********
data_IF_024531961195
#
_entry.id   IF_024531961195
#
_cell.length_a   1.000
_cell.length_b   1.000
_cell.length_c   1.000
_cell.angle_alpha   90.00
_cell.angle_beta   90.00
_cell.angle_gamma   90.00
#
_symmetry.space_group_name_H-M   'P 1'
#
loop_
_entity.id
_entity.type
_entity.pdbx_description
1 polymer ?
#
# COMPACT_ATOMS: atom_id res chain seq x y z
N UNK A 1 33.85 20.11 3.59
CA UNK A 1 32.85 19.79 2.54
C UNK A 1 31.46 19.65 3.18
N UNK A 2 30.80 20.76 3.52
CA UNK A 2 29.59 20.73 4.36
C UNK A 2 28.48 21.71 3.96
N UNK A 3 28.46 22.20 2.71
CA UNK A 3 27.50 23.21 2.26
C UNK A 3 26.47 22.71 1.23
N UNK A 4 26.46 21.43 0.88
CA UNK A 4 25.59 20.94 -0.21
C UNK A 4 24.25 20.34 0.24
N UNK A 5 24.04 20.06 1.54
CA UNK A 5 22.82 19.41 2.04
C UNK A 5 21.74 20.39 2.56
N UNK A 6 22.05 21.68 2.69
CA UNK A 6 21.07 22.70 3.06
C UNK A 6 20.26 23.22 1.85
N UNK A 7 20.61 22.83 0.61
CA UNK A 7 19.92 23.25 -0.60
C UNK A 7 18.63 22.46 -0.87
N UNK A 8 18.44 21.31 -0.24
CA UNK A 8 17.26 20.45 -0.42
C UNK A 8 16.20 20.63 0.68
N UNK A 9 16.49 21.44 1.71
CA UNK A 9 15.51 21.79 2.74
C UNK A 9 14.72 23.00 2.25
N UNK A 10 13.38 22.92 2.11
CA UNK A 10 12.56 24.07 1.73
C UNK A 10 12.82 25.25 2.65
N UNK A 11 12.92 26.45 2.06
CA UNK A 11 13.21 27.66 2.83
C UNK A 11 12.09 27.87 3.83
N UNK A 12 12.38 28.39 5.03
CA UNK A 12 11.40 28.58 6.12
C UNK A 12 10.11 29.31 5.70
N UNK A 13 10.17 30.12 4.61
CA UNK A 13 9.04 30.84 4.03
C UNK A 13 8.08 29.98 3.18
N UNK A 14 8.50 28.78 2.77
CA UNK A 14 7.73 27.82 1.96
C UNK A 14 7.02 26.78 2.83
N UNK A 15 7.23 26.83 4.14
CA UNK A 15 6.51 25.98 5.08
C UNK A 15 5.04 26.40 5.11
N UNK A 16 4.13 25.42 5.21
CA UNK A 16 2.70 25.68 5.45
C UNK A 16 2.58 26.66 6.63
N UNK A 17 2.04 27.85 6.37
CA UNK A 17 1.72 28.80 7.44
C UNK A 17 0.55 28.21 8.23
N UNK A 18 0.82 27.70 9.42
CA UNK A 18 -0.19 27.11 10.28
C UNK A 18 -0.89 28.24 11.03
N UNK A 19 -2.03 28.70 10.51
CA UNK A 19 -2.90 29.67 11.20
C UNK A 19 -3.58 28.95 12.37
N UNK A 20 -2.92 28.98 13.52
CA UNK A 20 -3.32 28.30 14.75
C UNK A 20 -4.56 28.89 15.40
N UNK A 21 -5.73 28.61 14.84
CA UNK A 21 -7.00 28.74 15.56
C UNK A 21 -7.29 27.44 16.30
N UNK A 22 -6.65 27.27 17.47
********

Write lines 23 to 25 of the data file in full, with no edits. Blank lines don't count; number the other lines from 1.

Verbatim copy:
C UNK A 1 31.46 19.65 3.18
N UNK A 2 30.80 20.76 3.52
CA UNK A 2 29.59 20.73 4.36